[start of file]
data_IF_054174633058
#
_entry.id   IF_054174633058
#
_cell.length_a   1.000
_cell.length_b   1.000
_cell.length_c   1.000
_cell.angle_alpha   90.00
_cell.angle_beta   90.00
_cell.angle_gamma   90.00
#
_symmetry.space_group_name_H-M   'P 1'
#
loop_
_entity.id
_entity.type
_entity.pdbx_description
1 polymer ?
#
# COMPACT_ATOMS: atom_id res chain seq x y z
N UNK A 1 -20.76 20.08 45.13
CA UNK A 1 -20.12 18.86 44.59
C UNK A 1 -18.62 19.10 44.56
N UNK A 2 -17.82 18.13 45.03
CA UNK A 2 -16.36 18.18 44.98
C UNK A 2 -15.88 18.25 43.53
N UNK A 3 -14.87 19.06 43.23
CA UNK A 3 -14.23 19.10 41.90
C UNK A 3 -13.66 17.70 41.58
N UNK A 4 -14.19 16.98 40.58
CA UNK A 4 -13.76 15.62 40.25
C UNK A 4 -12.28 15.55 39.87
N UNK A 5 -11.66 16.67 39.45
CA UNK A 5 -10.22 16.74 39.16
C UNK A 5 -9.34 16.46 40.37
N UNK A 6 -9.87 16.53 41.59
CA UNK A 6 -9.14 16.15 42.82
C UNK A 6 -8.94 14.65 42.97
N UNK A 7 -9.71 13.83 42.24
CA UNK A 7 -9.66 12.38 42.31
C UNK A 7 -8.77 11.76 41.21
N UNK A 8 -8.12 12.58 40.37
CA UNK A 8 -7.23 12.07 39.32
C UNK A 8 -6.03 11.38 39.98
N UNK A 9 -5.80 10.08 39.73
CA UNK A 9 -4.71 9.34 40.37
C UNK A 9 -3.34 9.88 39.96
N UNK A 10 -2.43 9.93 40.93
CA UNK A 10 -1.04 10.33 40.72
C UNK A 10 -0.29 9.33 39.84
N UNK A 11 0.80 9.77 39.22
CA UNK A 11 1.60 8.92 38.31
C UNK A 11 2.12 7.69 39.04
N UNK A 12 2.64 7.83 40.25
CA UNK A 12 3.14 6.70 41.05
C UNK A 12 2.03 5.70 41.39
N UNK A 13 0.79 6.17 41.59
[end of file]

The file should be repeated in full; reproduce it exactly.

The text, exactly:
data_IF_054174633058
#
_entry.id   IF_054174633058
#
_cell.length_a   1.000
_cell.length_b   1.000
_cell.length_c   1.000
_cell.angle_alpha   90.00
_cell.angle_beta   90.00
_cell.angle_gamma   90.00
#
_symmetry.space_group_name_H-M   'P 1'
#
loop_
_entity.id
_entity.type
_entity.pdbx_description
1 polymer ?
#
# COMPACT_ATOMS: atom_id res chain seq x y z
N UNK A 1 -20.76 20.08 45.13
CA UNK A 1 -20.12 18.86 44.59
C UNK A 1 -18.62 19.10 44.56
N UNK A 2 -17.82 18.13 45.03
CA UNK A 2 -16.36 18.18 44.98
C UNK A 2 -15.88 18.25 43.53
N UNK A 3 -14.87 19.06 43.23
CA UNK A 3 -14.23 19.10 41.90
C UNK A 3 -13.66 17.70 41.58
N UNK A 4 -14.19 16.98 40.58
CA UNK A 4 -13.76 15.62 40.25
C UNK A 4 -12.28 15.55 39.87
N UNK A 5 -11.66 16.67 39.45
CA UNK A 5 -10.22 16.74 39.16
C UNK A 5 -9.34 16.46 40.37
N UNK A 6 -9.87 16.53 41.59
CA UNK A 6 -9.14 16.15 42.82
C UNK A 6 -8.94 14.65 42.97
N UNK A 7 -9.71 13.83 42.24
CA UNK A 7 -9.66 12.38 42.31
C UNK A 7 -8.77 11.76 41.21
N UNK A 8 -8.12 12.58 40.37
CA UNK A 8 -7.23 12.07 39.32
C UNK A 8 -6.03 11.38 39.98
N UNK A 9 -5.80 10.08 39.73
CA UNK A 9 -4.71 9.34 40.37
C UNK A 9 -3.34 9.88 39.96
N UNK A 10 -2.43 9.93 40.93
CA UNK A 10 -1.04 10.33 40.72
C UNK A 10 -0.29 9.33 39.84
N UNK A 11 0.80 9.77 39.22
CA UNK A 11 1.60 8.92 38.31
C UNK A 11 2.12 7.69 39.04
N UNK A 12 2.64 7.83 40.25
CA UNK A 12 3.14 6.70 41.05
C UNK A 12 2.03 5.70 41.39
N UNK A 13 0.79 6.17 41.59